Herring wrote in a 19-page letter to state Dels. David La Rock (R-Loudoun County) and Ken Plum (D-Fairfax County) and state Sen. Thomas Garrett (R-Buckingham County) that the Virginia Human Rights Act’s provision banning discrimination based on sex protects LGBT Virginians.
The three lawmakers had asked Herring how Virginia laws banning discrimination based on sex define sexual orientation and gender identity.
“For more than a quarter-century, since the General Assembly enacted the Virginia Human Rights Act, it has been our commonwealth’s policy to protect all individuals within the commonwealth from unlawful discrimination on the basis of sex,” wrote Herring. “Numerous other Virginia statutes also prohibit sex-based discrimination in areas such as employment, housing and contracting.”
“I conclude that those statutes most likely prohibit discriminatory conduct against LGBT Virginians when that conduct is based on sex-stereotyping or on treating them less favorably on account of their gender,” he added.
The Virginia Human Rights Act does not specifically include sexual orientation or gender identity.
Then-U.S. Attorney General Eric Holder in 2014 said Title VII of the Civil Rights Act of 1964 — which specifically addresses workplace discrimination — protects transgender people. The Equal Employment Opportunity Commission ruled last summer that discrimination based upon sexual orientation amount to sex discrimination under the statute.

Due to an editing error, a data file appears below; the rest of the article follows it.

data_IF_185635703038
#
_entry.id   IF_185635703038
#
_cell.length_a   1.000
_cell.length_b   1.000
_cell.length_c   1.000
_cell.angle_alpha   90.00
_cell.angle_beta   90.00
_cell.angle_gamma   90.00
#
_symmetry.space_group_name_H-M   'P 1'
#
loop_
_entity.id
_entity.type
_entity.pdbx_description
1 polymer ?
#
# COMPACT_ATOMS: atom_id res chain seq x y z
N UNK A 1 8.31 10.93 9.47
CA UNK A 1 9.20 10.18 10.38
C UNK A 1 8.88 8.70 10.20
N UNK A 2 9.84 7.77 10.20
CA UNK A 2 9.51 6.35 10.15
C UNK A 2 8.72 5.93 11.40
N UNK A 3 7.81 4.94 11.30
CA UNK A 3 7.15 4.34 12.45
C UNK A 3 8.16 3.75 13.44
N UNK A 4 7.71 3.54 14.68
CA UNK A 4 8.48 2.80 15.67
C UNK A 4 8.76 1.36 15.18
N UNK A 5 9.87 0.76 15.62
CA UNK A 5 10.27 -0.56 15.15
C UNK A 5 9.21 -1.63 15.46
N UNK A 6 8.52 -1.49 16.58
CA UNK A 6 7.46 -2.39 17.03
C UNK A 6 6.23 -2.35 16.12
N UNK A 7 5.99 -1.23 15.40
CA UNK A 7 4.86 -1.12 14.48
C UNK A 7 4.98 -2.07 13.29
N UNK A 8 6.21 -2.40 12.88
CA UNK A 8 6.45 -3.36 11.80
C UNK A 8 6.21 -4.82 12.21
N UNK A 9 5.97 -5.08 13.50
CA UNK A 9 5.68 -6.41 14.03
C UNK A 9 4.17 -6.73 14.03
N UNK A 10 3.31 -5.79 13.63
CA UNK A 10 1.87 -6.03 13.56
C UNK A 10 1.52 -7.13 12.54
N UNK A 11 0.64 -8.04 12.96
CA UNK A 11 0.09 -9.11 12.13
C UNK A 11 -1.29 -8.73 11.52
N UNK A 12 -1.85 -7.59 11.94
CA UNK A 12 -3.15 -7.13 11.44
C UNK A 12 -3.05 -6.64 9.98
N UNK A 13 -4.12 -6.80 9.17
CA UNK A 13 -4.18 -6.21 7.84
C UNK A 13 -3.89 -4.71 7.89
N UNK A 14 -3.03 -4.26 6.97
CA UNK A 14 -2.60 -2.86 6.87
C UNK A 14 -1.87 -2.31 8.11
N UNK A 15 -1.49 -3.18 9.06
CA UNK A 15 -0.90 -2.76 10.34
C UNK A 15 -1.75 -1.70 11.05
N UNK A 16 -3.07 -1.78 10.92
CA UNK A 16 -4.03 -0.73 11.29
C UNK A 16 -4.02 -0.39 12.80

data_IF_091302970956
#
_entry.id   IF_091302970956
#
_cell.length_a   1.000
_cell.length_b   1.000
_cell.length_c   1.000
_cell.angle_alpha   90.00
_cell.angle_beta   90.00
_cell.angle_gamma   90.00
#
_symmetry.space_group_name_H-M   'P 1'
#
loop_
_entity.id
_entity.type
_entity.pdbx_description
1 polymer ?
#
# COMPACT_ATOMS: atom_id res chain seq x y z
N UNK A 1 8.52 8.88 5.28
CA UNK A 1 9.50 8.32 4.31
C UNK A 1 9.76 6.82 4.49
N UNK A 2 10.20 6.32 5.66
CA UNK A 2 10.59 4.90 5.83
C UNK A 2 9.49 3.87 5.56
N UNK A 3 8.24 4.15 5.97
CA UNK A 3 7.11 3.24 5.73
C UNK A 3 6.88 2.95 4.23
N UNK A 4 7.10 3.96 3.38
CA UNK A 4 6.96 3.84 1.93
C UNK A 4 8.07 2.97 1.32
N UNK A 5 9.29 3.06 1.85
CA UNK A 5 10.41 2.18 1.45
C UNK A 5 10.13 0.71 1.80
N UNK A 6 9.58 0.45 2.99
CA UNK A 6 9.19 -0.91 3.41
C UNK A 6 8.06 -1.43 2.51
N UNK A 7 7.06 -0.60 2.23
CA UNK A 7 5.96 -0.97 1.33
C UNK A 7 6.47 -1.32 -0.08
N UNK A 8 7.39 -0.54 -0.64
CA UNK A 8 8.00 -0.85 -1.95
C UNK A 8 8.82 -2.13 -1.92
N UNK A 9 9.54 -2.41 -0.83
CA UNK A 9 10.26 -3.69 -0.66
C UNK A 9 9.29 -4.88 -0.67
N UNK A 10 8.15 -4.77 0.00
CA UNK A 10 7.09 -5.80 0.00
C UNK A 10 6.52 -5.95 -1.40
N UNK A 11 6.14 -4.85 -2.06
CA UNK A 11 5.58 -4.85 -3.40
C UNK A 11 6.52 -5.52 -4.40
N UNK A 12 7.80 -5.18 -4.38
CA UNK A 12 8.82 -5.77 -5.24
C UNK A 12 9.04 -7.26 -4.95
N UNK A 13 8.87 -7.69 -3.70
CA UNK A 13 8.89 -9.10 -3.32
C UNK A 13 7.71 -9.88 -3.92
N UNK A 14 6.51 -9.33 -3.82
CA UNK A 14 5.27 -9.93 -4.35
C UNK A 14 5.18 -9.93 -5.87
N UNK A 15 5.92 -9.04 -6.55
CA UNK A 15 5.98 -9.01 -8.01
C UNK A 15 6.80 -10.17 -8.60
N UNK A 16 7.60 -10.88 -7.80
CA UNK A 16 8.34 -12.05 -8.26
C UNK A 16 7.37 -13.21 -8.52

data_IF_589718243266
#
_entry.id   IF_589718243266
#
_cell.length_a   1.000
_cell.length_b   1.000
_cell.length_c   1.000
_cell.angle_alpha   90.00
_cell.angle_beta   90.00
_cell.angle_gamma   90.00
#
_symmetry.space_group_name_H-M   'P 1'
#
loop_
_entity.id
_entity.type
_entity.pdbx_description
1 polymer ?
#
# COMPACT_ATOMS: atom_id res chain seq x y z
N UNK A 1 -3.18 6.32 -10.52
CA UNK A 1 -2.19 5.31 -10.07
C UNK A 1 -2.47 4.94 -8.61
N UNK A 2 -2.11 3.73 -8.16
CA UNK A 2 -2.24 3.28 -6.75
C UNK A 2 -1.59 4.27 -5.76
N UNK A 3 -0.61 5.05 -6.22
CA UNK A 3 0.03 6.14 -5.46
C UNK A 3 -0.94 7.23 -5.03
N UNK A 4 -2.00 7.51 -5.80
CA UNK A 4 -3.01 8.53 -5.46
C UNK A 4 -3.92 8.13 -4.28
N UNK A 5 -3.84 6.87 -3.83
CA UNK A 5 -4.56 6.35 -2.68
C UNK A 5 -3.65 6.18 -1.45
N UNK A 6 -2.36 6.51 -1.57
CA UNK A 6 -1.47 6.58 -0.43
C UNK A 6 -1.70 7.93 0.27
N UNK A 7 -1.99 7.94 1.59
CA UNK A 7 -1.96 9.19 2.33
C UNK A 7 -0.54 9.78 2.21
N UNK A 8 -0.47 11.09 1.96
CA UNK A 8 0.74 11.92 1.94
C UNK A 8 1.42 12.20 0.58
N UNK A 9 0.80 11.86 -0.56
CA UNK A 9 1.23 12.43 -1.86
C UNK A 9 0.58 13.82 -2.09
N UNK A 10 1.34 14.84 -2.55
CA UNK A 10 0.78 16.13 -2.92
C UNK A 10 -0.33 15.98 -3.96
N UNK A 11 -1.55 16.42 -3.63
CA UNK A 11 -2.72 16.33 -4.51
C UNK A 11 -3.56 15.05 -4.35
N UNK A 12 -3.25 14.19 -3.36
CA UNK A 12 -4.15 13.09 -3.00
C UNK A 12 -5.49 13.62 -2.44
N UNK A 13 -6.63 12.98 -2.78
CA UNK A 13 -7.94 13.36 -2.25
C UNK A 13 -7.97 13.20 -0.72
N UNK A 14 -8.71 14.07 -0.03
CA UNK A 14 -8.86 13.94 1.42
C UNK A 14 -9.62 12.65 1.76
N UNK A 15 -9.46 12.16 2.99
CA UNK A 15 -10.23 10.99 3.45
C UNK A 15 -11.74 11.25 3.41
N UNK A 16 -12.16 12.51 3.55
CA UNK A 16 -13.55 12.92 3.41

Title IX of the Education Amendments of 1972 bans schools receiving federal funds from discriminating on the basis of sex.
Gavin Grimm, a trans student who attends Gloucester County High School, claims in a federal lawsuit that the Gloucester County School District’s policy banning him from using restrooms and locker rooms consistent with his gender identity violates Title IX.
The Justice Department argued in the Grimm case that Title IX requires school districts to allow trans students to use restrooms consistent with their gender identity. The 4th U.S. Circuit Court of Appeals in Richmond last month ruled in Grimm’s favor.
“The law in this area has developed rapidly and the clear trajectory has been towards a more inclusive understanding of sex discrimination that encompasses discrimination based on sexual orientation and gender identity,” said Herring in a statement he released along with his opinion. “This growing body of case law has not required an expansion of the definition of ‘sex’ or ‘gender.’ It has merely required courts to apply well-established prohibitions against sex discrimination and gender stereotyping to LGBT Americans.”
Family Foundation of Virginia President Victoria Cobb sharply criticized Herring.
“It comes as no surprise that, once again, the attorney general has ignored the plain reading and long-established view of the law to come to a politically motivated conclusion,” said Cobb in a statement.
Herring released his opinion a day after U.S. Attorney General Loretta Lynch announced a federal civil rights lawsuit against North Carolina over House Bill 2. The state’s governor, Pat McCrory, on Monday sued the Justice Department in response to an order that his administration stop enforcing the anti-LGBT law.
The 4th Circuit’s ruling in the Grimm case applies to North Carolina because it falls within its jurisdiction.